So this is what hope looks like.
The thought ran through my mind as I scrolled through people.com, my favorite source for celebrity gossip. I expected to find the latest Oscar news and probably the latest shenanigan from Kim and Kanye. I didn't expect to meet hope in a photo of Kesha, but there she was, laughing on the beach, “IMA SURVIVOR” emblazoned on her sweatshirt.
For those of you not up to date on your Kesha news (or, the artist-formerly-known-as-Ke$ha news), the pop singer recently entered rehab for an eating disorder. This carefree photo of her celebrating her recovery on the beach was a message to the world that she was healthy again—she is a survivor.
So what's the big deal? Plenty of celebrities go to rehab. Why is her story worth noting?
That Kesha went to rehab is not the story here. The story is that Kesha went to rehab, and the media celebrated with her for getting healthy. She is a reminder that there is hope for those whose lives are spiraling out of control.
If you asked me to tell you how many people in my church or Christian communities I know who have gone through addiction or struggle with mental illness, I could probably list them on one hand. Ask me to name a celebrity, and I could give you a lengthy list of those who have dealt with everything from bipolar disorder and depression to bulimia and anorexia to drug and alcohol addictions.
We don't know how to handle broken people in the Church. Yes, we preach from our pulpits that the Church is a hospital for the sick and not a country club for the healthy. Too often, though, our response to mental illness and addiction suggests the exact opposite. We usually only learn someone's story once they've recovered instead of standing right there with them as they struggle through it.
Everyone has the right to privacy as they seek treatment but no one should feel they have to keep their mess a secret for fear of being shamed and rejected. It breaks my heart to know families and individuals who slowly leave their churches when things get messy in their lives. They fear the whispers in the hallways and the awkward silences.
Jesus never said “Come to me all you who have cleaned yourselves off and put your life in order.” He beckoned us to come as we are, weary and heavy-laden.
No one recovers on his or her own. Recovery happens in community, and we should long for the Church to provide that sense of community. Instead, groups like Alcoholics Anonymous are thriving because of their honest, judgment-free environments. These groups provide a safe space for members to encourage one another on the good days and support each other on the bad.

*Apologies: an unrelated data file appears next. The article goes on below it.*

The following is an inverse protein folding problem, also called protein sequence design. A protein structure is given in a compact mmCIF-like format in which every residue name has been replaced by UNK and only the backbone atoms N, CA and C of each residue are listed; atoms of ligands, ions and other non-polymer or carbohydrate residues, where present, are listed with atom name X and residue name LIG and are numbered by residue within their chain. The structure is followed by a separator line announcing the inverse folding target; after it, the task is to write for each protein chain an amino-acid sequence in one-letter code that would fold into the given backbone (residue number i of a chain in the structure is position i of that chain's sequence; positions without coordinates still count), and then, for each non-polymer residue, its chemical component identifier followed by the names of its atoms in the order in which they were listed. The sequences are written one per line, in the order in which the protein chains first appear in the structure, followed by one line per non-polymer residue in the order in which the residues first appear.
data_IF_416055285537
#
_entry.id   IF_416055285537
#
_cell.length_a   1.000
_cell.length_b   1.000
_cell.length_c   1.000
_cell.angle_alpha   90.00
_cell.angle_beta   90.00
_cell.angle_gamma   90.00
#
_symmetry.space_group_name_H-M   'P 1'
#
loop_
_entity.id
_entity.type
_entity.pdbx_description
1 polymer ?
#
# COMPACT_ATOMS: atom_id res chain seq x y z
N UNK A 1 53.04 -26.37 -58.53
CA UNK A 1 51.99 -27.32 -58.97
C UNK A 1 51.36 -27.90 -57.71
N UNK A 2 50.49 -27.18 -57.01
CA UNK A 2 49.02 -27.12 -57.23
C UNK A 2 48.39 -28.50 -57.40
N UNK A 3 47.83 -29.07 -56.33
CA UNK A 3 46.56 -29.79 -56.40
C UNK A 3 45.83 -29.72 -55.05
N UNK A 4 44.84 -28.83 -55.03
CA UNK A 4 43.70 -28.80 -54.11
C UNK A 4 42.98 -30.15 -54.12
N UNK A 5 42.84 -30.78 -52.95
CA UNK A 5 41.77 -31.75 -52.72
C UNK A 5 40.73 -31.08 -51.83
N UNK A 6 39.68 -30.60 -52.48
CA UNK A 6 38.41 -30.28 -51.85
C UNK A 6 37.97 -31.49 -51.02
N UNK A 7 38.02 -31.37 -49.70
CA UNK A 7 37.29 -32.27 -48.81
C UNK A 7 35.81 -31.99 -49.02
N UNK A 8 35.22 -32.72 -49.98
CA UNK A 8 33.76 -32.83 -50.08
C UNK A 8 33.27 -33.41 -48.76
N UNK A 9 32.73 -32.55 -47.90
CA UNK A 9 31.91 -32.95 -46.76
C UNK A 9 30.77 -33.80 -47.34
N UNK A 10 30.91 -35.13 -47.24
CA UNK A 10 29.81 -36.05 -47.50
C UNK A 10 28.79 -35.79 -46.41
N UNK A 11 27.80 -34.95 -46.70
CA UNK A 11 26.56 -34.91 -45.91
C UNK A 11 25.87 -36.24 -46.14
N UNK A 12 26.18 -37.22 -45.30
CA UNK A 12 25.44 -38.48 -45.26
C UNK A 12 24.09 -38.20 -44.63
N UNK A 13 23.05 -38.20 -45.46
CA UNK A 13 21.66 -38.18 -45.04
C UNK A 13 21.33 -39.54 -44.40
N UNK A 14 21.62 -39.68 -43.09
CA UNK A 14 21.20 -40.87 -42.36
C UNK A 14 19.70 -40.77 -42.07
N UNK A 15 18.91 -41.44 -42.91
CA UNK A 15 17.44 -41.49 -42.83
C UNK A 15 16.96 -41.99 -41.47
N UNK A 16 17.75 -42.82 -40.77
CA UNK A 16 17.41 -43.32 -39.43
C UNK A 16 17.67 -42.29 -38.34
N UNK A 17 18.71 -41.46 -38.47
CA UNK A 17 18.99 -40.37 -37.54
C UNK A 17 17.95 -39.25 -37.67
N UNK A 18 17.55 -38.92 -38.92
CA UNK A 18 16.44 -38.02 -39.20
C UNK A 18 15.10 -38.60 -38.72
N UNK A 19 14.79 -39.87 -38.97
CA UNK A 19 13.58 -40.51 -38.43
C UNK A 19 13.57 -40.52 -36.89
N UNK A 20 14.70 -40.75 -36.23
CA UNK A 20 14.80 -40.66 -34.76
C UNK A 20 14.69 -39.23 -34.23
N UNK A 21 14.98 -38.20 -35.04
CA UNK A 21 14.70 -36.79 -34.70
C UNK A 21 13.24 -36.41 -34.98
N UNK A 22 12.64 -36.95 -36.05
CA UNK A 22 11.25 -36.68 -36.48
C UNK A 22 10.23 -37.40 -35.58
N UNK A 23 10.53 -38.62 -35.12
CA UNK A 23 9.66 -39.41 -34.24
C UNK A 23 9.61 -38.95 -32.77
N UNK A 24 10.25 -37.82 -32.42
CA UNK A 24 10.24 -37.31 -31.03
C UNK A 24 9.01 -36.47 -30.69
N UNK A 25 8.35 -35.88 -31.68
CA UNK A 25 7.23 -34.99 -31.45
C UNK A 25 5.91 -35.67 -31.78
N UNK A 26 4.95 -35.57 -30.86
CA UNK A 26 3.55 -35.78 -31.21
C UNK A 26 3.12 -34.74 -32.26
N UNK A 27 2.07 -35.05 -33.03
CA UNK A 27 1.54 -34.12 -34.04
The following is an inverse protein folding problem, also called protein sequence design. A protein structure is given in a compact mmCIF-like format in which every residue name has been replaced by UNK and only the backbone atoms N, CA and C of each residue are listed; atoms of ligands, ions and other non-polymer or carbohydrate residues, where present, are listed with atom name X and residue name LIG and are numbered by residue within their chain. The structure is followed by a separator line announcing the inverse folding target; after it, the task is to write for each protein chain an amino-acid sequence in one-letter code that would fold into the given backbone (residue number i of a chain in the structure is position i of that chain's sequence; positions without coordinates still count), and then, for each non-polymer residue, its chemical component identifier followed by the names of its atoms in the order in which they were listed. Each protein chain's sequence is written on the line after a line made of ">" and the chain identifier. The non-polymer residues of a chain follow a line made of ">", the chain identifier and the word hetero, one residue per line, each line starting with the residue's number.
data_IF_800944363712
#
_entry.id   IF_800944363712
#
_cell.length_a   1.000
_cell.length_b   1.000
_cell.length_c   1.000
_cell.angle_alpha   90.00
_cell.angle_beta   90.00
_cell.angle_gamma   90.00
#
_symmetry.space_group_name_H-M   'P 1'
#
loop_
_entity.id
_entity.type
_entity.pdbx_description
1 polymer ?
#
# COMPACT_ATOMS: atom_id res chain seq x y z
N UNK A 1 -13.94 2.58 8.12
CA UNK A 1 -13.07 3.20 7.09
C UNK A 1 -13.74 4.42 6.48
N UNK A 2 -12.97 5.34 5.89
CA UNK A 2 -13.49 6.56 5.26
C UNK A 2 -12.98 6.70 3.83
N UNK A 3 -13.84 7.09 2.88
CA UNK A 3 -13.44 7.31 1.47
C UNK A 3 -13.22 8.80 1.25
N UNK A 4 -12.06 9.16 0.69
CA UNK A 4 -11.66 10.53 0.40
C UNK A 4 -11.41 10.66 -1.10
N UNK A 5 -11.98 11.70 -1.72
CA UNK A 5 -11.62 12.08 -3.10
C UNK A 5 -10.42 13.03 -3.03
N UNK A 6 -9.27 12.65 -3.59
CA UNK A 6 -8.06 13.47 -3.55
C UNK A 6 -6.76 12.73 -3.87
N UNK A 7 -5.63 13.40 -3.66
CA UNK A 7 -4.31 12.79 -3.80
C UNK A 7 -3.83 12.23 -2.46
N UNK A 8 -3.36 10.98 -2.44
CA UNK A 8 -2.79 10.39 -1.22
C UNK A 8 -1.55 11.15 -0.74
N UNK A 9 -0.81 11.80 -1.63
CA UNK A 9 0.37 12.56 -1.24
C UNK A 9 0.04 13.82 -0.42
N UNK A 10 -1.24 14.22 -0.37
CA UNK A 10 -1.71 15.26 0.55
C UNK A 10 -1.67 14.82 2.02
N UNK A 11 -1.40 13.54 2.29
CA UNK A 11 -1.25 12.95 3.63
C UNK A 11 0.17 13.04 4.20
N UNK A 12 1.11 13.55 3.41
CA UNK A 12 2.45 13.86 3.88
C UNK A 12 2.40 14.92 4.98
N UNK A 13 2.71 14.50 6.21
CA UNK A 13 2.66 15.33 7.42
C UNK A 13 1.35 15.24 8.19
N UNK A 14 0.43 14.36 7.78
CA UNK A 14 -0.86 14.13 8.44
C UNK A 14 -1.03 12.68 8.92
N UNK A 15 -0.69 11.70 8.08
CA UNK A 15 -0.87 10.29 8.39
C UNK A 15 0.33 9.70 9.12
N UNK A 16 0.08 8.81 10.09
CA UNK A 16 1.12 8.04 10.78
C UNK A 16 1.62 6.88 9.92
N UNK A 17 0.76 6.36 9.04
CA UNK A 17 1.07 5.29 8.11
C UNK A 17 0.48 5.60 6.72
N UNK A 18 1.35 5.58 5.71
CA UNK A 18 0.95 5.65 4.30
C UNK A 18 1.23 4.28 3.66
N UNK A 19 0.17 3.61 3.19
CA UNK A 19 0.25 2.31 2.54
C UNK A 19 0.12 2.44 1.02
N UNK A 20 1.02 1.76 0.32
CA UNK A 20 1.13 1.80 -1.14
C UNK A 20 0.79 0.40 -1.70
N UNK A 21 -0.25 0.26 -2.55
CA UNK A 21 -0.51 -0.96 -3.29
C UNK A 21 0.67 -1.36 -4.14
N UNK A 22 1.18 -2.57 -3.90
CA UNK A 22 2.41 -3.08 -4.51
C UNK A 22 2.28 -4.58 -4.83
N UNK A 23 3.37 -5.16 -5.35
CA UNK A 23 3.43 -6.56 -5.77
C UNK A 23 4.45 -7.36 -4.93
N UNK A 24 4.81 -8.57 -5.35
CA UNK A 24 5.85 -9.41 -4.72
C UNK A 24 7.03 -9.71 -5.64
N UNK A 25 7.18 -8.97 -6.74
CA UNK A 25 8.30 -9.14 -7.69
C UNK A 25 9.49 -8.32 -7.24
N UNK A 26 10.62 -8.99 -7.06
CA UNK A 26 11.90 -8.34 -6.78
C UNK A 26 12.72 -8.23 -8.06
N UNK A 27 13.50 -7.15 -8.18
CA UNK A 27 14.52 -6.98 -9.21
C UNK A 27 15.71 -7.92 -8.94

In her memoir Traveling Mercies, author Anne Lamott shares story after story about her battles with drug addiction, alcoholism and bulimia. Each time she tried to fix herself, to make herself stop drinking or eat without purging, she failed. Finally, with the help of professionals she was able to get her life back. Her church family was there with her every step of the way, taking her calls when she needed to fight the withdrawals with distraction.
Reflecting on these experiences she writes, “And that is why I have stayed so close to [my church]—because no matter how bad I am feeling, how lost or lonely or frightened, when I see the faces of the people at my church and their tawny voices, I can always find my way home.”
The Church is a place that shines the light that people living in darkness need to find their way back home. We are called to hold each other accountable and acknowledge sin, but we can't stop there. If we let people drown in the oceans of guilt and shame they swim in, they will never experience true freedom from the chains that bind them.
Christ meets us and loves us where we are but he doesn't leave us there. He walks with us into a transformed way of living. It's time to break the silence and talk about what it means to bear one another's burdens through the recovery process. It's time we cried with each other in the pain and celebrated each small step closer to freedom.
This is what hope looks like.
Rachel Freeny is a recent graduate of Samford University with a degree in Journalism/Mass Communication. Originally from Nashville, she is a first year student on the Global Christianity track at McAfee. Rachel is excited to be a part of the Tableaux team because she loves to tell stories that matter. When she's not studying, she enjoys exploring and eating her way through the South.